NORTH NEWTON, KAN. – As Sand Creek Community Gardens on the Bethel College campus continues to develop and evolve, a recently announced grant award of $4,506 will help in that process.
SCCG received the funds through the Kansas Community Gardens Project, a joint initiative of the Kansas Health Foundation and Kansas State University Research and Extension. SCCG is one of only 24 community garden efforts in the state to receive funding in the project’s inaugural year.
Grant recipients were selected through a competitive application process that drew interest from organizations and gardens across the state. The Kansas Community Gardens Project is a three-year initiative. The 2012 recipients are the first of what will eventually be more than 60 gardens in the program.
SCCG is now in its third year, located at the corner of 24th Street and Goerz Avenue in North Newton, just south of the Warkentin Court residence hall on campus. There are 32 garden plots and about 60 gardeners (individuals; families, including children; and students).
With money from memorial funds administered by Bethel College and Bethel College Mennonite Church, a grant from the City of North Newton and individual donations, and through mostly volunteer labor, the gardens area includes a watering system; perennial vegetable, herb and flower beds; a composting and mulch storage structure; and a garden equipment shed with a sheltered meeting area.
By the time the 2013 growing season begins, the gardens – including the shed, which was built so that it could be moved – will have been relocated just north of Memorial Grove at the trailhead of Sand Creek Trail, with vehicle access from K-15 onto 29th Street.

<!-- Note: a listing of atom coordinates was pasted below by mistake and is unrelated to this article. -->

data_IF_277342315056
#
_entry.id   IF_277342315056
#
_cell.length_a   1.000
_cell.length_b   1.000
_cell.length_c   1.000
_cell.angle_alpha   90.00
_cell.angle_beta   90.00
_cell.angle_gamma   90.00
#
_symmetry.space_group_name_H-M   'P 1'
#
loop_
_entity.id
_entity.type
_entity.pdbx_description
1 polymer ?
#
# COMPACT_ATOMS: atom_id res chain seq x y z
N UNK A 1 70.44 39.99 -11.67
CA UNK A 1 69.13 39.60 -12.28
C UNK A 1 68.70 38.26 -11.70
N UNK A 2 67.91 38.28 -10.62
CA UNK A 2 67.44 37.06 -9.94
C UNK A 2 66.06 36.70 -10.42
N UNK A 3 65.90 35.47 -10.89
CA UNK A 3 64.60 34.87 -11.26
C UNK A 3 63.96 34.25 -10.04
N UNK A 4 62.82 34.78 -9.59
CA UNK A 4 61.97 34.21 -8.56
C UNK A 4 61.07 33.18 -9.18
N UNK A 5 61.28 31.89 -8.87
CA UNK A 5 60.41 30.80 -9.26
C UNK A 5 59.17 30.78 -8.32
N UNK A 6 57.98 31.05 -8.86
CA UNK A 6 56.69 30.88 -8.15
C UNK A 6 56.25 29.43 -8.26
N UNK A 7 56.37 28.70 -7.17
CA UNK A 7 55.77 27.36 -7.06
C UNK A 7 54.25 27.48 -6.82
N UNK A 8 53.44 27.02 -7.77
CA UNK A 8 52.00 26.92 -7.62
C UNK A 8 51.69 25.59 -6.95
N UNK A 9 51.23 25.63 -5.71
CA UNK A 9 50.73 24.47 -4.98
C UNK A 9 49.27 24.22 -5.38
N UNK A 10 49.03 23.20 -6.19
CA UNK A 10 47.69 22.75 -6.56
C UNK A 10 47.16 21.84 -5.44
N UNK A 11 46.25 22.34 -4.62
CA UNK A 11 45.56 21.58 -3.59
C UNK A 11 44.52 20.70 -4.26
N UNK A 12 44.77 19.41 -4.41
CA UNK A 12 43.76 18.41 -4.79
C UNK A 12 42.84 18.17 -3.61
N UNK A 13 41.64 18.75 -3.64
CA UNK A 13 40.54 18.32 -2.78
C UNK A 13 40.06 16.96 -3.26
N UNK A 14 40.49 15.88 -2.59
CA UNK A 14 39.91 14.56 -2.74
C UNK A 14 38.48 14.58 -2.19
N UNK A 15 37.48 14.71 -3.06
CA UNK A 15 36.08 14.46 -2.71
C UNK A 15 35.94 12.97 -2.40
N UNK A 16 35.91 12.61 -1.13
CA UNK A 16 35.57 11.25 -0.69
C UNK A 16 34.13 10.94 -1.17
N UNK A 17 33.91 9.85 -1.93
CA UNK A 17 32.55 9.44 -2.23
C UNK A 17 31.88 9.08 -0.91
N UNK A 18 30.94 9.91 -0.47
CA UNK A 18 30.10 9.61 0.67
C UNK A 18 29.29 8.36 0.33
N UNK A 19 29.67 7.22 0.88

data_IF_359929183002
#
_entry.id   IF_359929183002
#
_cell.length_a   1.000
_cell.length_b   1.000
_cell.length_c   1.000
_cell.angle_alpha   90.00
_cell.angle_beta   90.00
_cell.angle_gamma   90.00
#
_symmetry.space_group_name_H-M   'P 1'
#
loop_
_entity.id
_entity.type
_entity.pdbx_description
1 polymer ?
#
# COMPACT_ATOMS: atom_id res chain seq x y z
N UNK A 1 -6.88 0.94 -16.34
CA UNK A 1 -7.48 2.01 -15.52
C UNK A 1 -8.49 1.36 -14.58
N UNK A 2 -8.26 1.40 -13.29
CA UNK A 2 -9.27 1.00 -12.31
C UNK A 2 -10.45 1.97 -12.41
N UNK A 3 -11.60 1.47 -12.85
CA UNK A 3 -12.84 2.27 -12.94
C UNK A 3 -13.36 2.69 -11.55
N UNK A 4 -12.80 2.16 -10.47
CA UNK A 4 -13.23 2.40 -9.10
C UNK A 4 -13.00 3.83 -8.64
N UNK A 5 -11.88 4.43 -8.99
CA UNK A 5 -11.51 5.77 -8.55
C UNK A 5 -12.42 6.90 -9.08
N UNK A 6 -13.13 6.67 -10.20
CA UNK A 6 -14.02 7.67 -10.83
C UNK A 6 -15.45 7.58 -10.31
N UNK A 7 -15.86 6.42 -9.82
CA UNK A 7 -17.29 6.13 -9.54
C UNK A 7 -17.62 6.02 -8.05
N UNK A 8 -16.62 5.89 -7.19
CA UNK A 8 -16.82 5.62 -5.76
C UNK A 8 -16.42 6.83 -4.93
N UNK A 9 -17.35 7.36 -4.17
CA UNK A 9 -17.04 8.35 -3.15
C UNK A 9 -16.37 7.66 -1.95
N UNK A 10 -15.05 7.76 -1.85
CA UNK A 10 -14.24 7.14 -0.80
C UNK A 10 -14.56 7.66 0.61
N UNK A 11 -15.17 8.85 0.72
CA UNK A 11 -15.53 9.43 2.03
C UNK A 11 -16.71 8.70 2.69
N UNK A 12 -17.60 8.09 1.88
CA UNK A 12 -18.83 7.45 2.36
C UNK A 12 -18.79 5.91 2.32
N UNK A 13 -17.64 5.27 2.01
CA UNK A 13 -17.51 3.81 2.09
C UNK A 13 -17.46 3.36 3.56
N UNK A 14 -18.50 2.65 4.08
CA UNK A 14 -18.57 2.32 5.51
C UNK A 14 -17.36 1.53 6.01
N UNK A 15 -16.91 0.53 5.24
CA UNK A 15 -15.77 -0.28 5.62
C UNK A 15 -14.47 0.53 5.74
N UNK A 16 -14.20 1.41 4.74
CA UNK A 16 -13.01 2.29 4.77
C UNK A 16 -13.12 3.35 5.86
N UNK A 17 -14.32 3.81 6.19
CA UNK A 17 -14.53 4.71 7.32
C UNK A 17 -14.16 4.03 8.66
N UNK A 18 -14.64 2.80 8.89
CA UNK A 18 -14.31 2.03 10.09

The new garden area is in what has been fertile farm land, leased to a local farmer and sown in alfalfa over the last number of years.
Although the change was originally sparked by long-range plans for the Bethel campus, SCCG coordinator Duane Friesen, a retired Bethel professor and North Newton resident, says “the move will give us an opportunity to improve the gardens based on what we learned at the [first] site.”
This mostly has to do with space. The new location will provide room for more individual garden plots; larger and better systems for composting and for mulch collection and storage; and expansion of the perennial beds.
There will need to be some adjustment from the original location. Being close to woods will most likely mean there will be more wildlife interested in checking out the gardens.
About half the grant will go to fund buying and installing an electric fence as well as to erecting signage to direct gardeners from K-15 to the new location, creating a parking area with limestone rock or landscape timbers and installing a new water system.
Community gardeners will benefit from the grant already in this growing season, Friesen says, since the other half of the grant will go to purchase additional gardening tools and equipment.